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Anti-Competitive and Rent-Shifting Aspects of Domestic-Content Provisions in Regional Trade Blocks


  • Florencio Lopez-de-Silane
  • James R. Markusen
  • Thomas F. Rutherford


Regional trade agreements must specify domestic-content rules (rules of origin) that define the conditions under which a good qualifies as 'domestic' and so may be freely traded within the block. The paper analyzes such rules, focussing in particular on oligopolistic industries in which foreign multinationals producing within the block rely much more on imported intermediate inputs than do domestic firms. In such a situation, we argue that domestic content provisions are anti-competitive, reducing overall final output of the industry, and shift rents (in the absence of free entry) to domestic firms. It is possible that the anti-competitive aspect of the rules are sufficiently strong that total industry profits rise and the equilibrium demand for the substitute domestic inputs falls (the scale effect of reduced output outweighs a substitution effect in favor of domestic intermediates). The latter effect is more likely to the extent that the foreign multinationals can switch from producing within the block to exporting to the block. These ideas are then examined numerically using an applied general-equilibrium model of the North American auto industry.

Suggested Citation

  • Florencio Lopez-de-Silane & James R. Markusen & Thomas F. Rutherford, 1993. "Anti-Competitive and Rent-Shifting Aspects of Domestic-Content Provisions in Regional Trade Blocks," NBER Working Papers 4512, National Bureau of Economic Research, Inc.
  • Handle: RePEc:nbr:nberwo:4512
    Note: ITI

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    References listed on IDEAS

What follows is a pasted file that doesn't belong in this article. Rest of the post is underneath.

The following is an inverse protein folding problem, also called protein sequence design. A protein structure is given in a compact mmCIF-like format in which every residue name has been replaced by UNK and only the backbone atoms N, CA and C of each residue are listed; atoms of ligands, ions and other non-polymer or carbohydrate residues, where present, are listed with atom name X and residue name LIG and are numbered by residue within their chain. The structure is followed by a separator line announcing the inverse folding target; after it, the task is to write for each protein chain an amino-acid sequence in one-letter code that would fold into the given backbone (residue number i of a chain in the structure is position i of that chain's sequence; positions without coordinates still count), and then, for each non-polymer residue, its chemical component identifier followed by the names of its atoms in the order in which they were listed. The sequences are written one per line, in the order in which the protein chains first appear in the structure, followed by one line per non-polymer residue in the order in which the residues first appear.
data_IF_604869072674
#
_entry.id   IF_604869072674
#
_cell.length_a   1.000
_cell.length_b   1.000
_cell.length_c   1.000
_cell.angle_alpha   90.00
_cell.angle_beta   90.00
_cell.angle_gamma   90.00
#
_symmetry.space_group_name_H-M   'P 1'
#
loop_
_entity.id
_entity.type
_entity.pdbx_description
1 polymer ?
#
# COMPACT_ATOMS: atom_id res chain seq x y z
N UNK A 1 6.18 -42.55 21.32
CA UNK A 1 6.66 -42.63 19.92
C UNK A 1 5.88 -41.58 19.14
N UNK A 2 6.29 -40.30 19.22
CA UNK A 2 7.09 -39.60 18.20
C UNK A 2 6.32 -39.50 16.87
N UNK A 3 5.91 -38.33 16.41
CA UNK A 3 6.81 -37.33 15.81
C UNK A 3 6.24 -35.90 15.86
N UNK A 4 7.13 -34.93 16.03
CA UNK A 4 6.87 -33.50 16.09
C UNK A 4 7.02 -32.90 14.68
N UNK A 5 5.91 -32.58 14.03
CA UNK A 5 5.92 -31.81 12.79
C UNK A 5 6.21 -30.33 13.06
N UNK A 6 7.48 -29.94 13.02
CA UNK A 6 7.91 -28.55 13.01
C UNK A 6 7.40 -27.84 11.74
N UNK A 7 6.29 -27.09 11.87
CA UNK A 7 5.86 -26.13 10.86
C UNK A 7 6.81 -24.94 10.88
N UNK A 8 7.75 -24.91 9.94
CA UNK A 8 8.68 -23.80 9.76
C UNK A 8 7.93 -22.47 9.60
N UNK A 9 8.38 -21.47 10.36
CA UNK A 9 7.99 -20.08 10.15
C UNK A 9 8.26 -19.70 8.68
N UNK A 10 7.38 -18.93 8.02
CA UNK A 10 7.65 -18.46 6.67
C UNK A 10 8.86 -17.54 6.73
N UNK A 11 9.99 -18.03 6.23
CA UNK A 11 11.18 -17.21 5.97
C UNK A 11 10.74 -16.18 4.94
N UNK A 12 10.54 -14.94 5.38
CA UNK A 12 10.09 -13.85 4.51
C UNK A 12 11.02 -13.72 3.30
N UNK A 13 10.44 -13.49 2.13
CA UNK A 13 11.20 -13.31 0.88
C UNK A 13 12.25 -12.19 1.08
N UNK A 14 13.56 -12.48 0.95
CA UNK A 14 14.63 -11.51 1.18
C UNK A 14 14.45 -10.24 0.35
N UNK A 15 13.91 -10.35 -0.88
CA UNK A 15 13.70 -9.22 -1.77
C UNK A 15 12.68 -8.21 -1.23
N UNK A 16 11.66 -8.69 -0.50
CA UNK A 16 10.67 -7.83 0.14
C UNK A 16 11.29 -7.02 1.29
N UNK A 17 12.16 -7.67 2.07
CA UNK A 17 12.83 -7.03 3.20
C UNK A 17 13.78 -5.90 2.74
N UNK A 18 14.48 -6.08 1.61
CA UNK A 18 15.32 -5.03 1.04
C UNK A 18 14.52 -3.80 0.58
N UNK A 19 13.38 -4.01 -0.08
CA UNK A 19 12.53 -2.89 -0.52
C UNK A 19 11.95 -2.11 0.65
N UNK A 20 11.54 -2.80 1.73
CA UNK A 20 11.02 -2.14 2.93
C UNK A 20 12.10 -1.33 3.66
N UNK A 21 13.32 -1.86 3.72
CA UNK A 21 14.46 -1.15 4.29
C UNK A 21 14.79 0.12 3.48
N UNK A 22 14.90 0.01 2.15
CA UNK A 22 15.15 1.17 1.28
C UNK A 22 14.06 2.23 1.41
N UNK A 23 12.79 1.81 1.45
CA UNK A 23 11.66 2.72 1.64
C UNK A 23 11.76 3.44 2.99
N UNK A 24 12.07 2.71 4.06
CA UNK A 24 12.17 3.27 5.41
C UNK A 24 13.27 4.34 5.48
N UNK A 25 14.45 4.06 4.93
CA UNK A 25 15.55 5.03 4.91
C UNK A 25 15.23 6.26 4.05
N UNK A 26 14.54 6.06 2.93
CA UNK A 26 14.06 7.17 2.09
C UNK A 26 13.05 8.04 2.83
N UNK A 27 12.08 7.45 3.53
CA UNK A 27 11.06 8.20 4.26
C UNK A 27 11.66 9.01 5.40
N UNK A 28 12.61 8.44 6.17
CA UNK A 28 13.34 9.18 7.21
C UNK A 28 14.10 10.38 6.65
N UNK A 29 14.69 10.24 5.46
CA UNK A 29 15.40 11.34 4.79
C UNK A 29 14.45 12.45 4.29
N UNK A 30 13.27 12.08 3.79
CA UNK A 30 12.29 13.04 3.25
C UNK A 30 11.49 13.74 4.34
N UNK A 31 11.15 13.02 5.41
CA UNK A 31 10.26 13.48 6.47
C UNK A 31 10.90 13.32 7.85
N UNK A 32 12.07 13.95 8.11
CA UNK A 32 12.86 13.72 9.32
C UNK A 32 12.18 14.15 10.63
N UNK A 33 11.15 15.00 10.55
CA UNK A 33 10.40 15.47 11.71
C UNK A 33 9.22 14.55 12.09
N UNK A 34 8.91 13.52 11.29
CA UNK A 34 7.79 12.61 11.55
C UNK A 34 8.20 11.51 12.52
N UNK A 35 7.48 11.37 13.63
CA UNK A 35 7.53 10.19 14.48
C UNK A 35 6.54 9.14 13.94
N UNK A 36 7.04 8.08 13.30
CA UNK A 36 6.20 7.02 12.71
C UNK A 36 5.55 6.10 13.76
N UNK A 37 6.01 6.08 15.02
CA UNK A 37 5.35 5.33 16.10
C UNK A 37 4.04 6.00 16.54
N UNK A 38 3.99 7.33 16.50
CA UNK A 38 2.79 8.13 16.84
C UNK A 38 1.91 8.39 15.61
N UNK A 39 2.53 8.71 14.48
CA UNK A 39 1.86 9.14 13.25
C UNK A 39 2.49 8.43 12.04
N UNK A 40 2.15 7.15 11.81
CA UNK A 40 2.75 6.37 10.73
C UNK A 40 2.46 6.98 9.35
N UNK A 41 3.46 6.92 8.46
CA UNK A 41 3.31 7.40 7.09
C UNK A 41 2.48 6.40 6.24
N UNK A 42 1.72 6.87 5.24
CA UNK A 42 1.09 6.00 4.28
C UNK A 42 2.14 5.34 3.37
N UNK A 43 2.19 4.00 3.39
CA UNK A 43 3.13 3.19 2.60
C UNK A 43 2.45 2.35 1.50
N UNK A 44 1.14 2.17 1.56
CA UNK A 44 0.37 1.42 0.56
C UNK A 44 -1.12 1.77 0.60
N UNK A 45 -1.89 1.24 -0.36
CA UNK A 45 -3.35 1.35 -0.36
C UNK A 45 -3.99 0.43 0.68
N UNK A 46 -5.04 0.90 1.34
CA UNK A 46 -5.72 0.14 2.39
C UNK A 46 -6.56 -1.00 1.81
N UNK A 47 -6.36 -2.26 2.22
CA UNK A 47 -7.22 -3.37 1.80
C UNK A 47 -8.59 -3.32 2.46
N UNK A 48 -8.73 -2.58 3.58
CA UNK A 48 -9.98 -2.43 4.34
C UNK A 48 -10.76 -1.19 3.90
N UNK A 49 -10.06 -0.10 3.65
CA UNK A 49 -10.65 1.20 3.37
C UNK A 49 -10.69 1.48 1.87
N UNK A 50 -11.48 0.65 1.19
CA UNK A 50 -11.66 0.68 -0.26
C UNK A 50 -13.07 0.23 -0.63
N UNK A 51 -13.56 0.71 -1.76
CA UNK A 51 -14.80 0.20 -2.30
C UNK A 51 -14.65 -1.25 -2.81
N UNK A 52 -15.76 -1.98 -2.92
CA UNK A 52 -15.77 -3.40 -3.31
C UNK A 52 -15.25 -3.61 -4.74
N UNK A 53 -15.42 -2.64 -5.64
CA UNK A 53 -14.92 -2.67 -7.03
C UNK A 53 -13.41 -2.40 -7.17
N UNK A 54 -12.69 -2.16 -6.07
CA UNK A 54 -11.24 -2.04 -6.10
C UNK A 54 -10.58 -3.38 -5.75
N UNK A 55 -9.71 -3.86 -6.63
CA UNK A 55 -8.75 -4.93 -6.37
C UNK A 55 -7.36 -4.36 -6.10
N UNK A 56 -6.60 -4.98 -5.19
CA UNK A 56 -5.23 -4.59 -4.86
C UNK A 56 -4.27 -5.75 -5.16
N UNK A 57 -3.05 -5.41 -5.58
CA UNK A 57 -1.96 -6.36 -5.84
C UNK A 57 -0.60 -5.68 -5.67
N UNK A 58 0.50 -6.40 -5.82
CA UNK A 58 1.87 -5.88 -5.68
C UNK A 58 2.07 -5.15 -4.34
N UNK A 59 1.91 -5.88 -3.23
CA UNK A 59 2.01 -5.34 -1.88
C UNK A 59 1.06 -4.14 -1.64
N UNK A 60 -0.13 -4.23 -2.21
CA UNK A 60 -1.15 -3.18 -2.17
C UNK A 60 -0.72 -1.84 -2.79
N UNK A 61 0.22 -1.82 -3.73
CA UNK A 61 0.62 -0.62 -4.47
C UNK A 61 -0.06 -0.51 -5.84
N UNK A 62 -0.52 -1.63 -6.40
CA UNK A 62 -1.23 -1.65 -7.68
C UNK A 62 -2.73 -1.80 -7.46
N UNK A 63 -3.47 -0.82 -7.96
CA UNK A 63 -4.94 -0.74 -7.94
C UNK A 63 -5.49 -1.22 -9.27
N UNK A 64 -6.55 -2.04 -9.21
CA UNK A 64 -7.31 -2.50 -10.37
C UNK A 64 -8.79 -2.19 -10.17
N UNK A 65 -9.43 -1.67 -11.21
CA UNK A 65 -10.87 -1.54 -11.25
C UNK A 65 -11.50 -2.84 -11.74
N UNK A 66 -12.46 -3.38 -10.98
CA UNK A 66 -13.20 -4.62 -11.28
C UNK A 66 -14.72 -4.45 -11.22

1. Jonathan Eaton & Gene M. Grossman, 1986. "Optimal Trade and Industrial Policy Under Oligopoly," The Quarterly Journal of Economics, Oxford University Press, vol. 101(2), pages 383-406.
    2. Richard Harris, 1985. "Why Voluntary Export Restraints Are 'Voluntary.'," Canadian Journal of Economics, Canadian Economics Association, vol. 18(4), pages 799-809, November.
    3. Krishna, Kala, 1989. "Trade restrictions as facilitating practices," Journal of International Economics, Elsevier, vol. 26(3-4), pages 251-270, May.
    4. Lopez-de-Silanes, Florencio & Markusen, James R. & Rutherford, Thomas F., 1994. "Complementarity and increasing returns in intermediate inputs," Journal of Development Economics, Elsevier, vol. 45(1), pages 101-119, October.
    5. Markusen, James R. & Rutherford, Thomas F. & Hunter, Linda, 1995. "Trade liberalization in a multinational-dominated industry," Journal of International Economics, Elsevier, vol. 38(1-2), pages 95-117, February.
    6. Steven Berry & Vittorio Grilli & F. Lopez-de-Silanes, 1992. "The Automobile Industry and The Mexico-Us Free Trade Agreement," NBER Working Papers 4152, National Bureau of Economic Research, Inc.
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    Cited by:

    1. Kala Krishna & Anne Krueger, 1995. "Implementing Free Trade Areas: Rules of Origin and Hidden Protection," NBER Working Papers 4983, National Bureau of Economic Research, Inc.
    2. Deborah L. Swenson, 1996. "Explaining Domestic Content: Evidence from Japanese and U.S. Auto Production in the U.S," NBER Working Papers 5495, National Bureau of Economic Research, Inc.
    3. Lionel Fontagné, 1995. "Why NAFTA Might Be Discriminatory," Working Papers 1995-12, CEPII research center.
    4. Deborah L. Swenson, 1997. "Explaining Domestic Content: Evidence from Japanese and U.S. Automobile Production in the United States," NBER Chapters,in: The Effects of U.S. Trade Protection and Promotion Policies, pages 33-54 National Bureau of Economic Research, Inc.

    More about this item

    JEL classification:

    • F12 - International Economics - - Trade - - - Models of Trade with Imperfect Competition and Scale Economies; Fragmentation
    • F13 - International Economics - - Trade - - - Trade Policy; International Trade Organizations


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